Sterling Hall bombing

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Sterling Hall bombing
Part of the Opposition to U.S. involvement in Vietnam
Sterling Hall rotated.jpg
Sterling Hall
Location Madison, Wisconsin, United States
Date August 24, 1970
3:42 am ( UTC-5)
Target Army Mathematics Research Center, Sterling Hall, UW–Madison
Attack type
car bombing of a school building
Weapons Car bomb ( Ammonium nitrate)
Deaths 1
Non-fatal injuries
3
Perpetrators Karleton Armstrong, Dwight Armstrong, David Fine and Leo Burt
Motive Protest against the Vietnam War

The Sterling Hall Bombing that occurred on the University of Wisconsin–Madison campus on August 24, 1970 was committed by four youths as a protest against the university's research connections with the U.S. military during the Vietnam War. It resulted in the death of a university physics researcher and injuries to three others.

Overview

Sterling Hall historical marker

Sterling Hall is a centrally located building on the University of Wisconsin–Madison campus. The bomb, set off at 3:42 am on August 24, 1970, was intended to destroy the Army Mathematics Research Center (AMRC) housed on the 2nd, 3rd, and 4th floors of the building. It caused massive destruction to other parts of the building and nearby buildings as well. It resulted in the death of the researcher Robert Fassnacht, injured three others and caused significant destruction to the physics department and its equipment. [1] [2] [3] [4]Neither Fassnacht nor the physics department itself was involved with or employed by the Army Mathematics Research Center. The bombers used a Ford Econoline van stolen from a University of Wisconsin professor of Computer Science. It was filled with close to 2,000 pounds (910 kg) of ANFO (i.e., ammonium nitrate and fuel oil). [5] Pieces of the van were found on top of an eight-story building three blocks away and 26 nearby buildings were damaged; however, the targeted AMRC was scarcely damaged. [6] Total damage to University of Wisconsin–Madison property was over $2.1 million ($12 million today) as a result of the bombing. [7]

Army Mathematics Research Center

Sterling Hall after the bombing

During the Vietnam War, the 2nd, 3rd and 4th floors of the southern (east-west) wing of Sterling Hall housed the Army Mathematics Research Center (AMRC). This was an Army-funded think tank, directed by J. Barkley Rosser, Sr.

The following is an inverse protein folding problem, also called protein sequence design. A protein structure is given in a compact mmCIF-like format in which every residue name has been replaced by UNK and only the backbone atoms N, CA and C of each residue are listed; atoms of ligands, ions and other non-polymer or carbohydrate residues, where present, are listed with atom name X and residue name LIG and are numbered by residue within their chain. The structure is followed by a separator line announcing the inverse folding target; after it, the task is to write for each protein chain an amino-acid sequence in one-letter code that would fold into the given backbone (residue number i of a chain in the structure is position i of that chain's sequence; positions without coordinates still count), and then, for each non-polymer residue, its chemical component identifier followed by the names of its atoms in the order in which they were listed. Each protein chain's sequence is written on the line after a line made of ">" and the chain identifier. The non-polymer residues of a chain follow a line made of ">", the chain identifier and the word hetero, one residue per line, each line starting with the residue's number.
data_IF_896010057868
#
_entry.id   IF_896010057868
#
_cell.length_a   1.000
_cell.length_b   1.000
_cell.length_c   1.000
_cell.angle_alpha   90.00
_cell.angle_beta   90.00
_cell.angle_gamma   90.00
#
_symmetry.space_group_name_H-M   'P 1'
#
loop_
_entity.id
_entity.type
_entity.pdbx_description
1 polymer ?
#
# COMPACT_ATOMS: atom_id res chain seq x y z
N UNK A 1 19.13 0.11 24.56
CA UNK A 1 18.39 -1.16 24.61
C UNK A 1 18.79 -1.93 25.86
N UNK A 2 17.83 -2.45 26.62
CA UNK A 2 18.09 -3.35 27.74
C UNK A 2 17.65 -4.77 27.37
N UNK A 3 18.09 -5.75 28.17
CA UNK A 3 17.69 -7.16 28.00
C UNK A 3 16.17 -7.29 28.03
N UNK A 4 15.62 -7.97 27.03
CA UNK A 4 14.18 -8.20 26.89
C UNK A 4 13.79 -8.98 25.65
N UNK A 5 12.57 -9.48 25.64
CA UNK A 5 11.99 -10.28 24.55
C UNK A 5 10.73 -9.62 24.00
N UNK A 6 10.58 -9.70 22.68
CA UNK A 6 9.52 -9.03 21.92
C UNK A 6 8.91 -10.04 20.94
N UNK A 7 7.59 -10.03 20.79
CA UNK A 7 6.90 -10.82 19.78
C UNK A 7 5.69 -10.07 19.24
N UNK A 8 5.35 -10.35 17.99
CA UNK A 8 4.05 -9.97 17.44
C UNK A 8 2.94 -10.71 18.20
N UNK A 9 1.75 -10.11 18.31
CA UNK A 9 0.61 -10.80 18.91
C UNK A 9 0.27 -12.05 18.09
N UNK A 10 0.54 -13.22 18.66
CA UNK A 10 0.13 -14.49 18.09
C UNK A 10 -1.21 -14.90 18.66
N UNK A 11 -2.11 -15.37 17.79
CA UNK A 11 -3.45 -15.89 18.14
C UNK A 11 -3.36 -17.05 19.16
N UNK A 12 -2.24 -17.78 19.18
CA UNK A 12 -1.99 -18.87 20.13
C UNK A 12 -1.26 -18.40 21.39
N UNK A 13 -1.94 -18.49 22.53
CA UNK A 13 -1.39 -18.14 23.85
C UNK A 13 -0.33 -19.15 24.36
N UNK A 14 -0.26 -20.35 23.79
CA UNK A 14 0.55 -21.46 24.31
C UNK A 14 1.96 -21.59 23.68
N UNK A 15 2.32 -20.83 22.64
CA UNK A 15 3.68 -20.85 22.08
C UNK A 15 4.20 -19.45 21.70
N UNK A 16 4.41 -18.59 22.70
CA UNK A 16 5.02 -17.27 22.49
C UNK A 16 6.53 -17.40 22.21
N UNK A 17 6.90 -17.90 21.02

The staff at the center, at the time of the bombing, consisted of about 45 mathematicians, about 30 of them full-time. Rosser was well known for his research in pure mathematics, logic ( Rosser's trick, the Kleene–Rosser paradox, and the Church-Rosser theorem) and in number theory ( Rosser sieve). Rosser had been the head of the U.S. ballistics program during World War II and also had contributed to research on several missiles used by the U.S. military.

The money to build a home for AMRC came from the Wisconsin Alumni Research Foundation (WARF) in 1955. Their money built a 6-floor addition to Sterling Hall. In the contract to work at the facility, it was required that mathematicians spend at least half their time on U.S. Army research.

Rosser publicly minimized any military role of the center and implied that AMRC pursued mathematics, including both pure and applied mathematics. The University of Wisconsin student newspaper, The Daily Cardinal, obtained and published quarterly reports that AMRC submitted to the Army. The Cardinal published a series of investigative articles making a convincing case that AMRC was pursuing research that was directly pursuant to specific U.S. Department of Defense requests, and relevant to counterinsurgency operations in Vietnam. AMRC became a magnet for demonstrations, in which protesters chanted "U.S. out of Vietnam! Smash Army Math!"

The Army Mathematics Research Center was phased out by the Department of Defense at the end of the 1970 fiscal year. [8]

The bombers

FBI wanted posters published shortly after the bombing

The bombers were Karleton Armstrong, Dwight Armstrong, David Fine, and Leo Burt. They called themselves the "New Year's Gang", a name which was derived from a previous exploit from New Year's Eve 1969. Dwight and Karl, with Karl's girlfriend, Lynn Schultz (who drove the getaway car), stole a small plane from Morey Field in Middleton. Dwight and Karl dropped homemade explosives on the Badger Army Ammunition Plant, but the explosives failed to detonate. They successfully landed the plane at another airport and escaped. Before the Sterling Hall bombing, Karl committed several other acts with anti-war sentiments, including setting fire to a ROTC installation at the Red Gym and one meant for the state Selective Service headquarters which instead hit the University of Wisconsin Primate Research Center. Karl also attempted to plant explosives at the Prairie du Sac electric substation which supplied power to the ammunition plant, but was frightened off by the night watchman. [3]